- Ecuadorian Pink Floyd rose for its intense hot pink color and large bloom that readily opens and holds well.
- Local British Columbia cymbidium orchids freshly cut to be used the next day.
- White carnations and football mums for their long-lasting quality and relatively low cost.
- Extra-long stems of Hawaiian purple dendrobium orchids cut into clusters to add depth.
Paul’s design application
All flowers were supported by the wet floral foam except for the cymbidium orchids, which were placed in water picks
The flowers were quick-dipped
and held in properly mixed flower food
“Cymbidium orchid blooms were cut, misted and laid on damp paper towel-lined plastic storage bins and cooled overnight in a floral cooler to harden off. They were sealed with Crowning Glory
on installation day,” says Paul.
Orchids were positioned right side up in the design. “When turned upside down, water flows to the top of the tube leaving orchid stem ends out of water inside the tube,” he adds.
At the end of each exhibition day, the display was covered with plastic after misting. The replacement blooms not on display were kept humid as well.
Paul’s biggest challenge
“Achieving the couture look was my biggest challenge,” shares Paul. “I learned that when fitting Ti leaves to the mannequin form, I should cut away the edges to prevent curling for a smooth flat surface.”
He also found the heavy combination of wet foam and fresh flowers to be challenging. “The platform was two plastic tables placed side by side. Even though the load for each table was 200 lbs, the weight of the boa made re-enforcement necessary because the mannequin straddled the juncture of table ends.”
Distributing the weight to achieve balance was essential for preventing the design from falling over.
Paul added a four-foot square plywood base beneath his design on the five-foot-square platform for support. A black plastic tarp was placed beneath each mannequin. Its one-inch upturned edge created a shallow pool for dripping water.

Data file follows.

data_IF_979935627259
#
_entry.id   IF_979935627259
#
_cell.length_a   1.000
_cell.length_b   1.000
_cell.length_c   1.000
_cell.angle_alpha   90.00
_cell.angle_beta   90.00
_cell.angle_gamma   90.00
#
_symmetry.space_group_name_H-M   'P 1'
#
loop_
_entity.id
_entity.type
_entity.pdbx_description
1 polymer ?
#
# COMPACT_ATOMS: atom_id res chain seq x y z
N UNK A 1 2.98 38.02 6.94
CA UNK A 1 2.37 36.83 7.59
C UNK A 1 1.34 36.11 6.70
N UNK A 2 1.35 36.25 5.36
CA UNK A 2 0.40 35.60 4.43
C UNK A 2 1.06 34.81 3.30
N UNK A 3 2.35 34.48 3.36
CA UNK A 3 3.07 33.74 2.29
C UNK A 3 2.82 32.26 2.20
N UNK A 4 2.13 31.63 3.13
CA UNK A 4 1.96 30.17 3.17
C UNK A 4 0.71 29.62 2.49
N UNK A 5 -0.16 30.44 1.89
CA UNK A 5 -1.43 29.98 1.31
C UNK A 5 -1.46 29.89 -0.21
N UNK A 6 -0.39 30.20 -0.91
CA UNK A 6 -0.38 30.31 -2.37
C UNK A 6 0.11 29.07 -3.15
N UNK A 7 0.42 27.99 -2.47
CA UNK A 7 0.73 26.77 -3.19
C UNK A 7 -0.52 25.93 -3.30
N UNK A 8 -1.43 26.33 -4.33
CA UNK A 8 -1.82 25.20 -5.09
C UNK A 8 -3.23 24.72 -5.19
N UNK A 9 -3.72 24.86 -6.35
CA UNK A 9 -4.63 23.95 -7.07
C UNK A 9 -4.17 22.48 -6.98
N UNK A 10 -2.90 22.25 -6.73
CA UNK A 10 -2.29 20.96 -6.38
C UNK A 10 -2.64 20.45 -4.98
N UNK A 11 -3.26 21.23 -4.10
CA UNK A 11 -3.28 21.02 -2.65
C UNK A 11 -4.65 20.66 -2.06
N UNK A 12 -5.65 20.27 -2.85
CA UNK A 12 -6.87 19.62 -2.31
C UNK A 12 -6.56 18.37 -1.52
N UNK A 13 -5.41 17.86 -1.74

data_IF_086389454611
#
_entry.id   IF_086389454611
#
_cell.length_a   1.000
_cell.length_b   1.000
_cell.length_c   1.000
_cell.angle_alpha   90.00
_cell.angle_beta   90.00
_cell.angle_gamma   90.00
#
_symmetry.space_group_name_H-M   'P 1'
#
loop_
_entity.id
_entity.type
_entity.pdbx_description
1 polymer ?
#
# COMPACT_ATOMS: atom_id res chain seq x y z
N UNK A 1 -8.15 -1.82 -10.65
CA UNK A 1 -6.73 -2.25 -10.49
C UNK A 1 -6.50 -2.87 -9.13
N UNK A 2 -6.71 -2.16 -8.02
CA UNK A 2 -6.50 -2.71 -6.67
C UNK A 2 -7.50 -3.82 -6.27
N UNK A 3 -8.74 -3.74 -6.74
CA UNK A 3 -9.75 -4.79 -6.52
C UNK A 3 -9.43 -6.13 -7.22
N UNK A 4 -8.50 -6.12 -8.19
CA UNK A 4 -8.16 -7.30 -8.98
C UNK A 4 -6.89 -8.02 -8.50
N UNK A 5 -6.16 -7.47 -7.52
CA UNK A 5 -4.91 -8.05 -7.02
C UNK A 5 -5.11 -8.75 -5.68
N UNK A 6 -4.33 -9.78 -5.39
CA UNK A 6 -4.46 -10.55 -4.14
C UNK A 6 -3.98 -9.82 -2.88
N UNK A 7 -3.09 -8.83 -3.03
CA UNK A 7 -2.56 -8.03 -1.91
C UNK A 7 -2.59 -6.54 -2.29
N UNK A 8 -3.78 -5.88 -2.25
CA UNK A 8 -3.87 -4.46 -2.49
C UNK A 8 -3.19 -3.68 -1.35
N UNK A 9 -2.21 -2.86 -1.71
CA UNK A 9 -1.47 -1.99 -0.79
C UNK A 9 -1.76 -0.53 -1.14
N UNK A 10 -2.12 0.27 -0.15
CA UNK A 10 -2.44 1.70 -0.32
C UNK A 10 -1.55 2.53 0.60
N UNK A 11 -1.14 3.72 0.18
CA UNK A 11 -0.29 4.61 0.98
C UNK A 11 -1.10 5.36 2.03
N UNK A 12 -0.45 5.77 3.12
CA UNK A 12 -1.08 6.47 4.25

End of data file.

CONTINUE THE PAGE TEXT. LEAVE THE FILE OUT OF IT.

“My assistant Tiffany is much shorter than I,” says Paul, “so she worked mostly on the lower portions of the boa while I worked on the top. At the end of the day, it was Tiffany who applied the Ti leaf choker over the engineering that secured the boa to the mannequin’s neck.”
“The boa was heavy and slid off the mannequin’s shoulder twice,” he continues. “The first time, she secured it with fishing line. The second time, Tiffany moved the boa closer and secured it directly to the neck with several strands of bind wire. Poor girl!”
Brenna’s design began with her skirt
Brenna began by creating a full skirt of fresh flowers and foliage that tapered to the waist of her mannequin. “I used floral foam
zip-tied onto a layer of floral netting that rested on the surface,” explains Brenna. She used the same technique for creating Jasmine’s hood ruffle.
“I strategically placed 4" clear water tubes
in staggered rows up the inside of the design, cutting small holes in the layers of dusty miller about an inch or two above to create a lightweight water source for stem insertions,” she continues.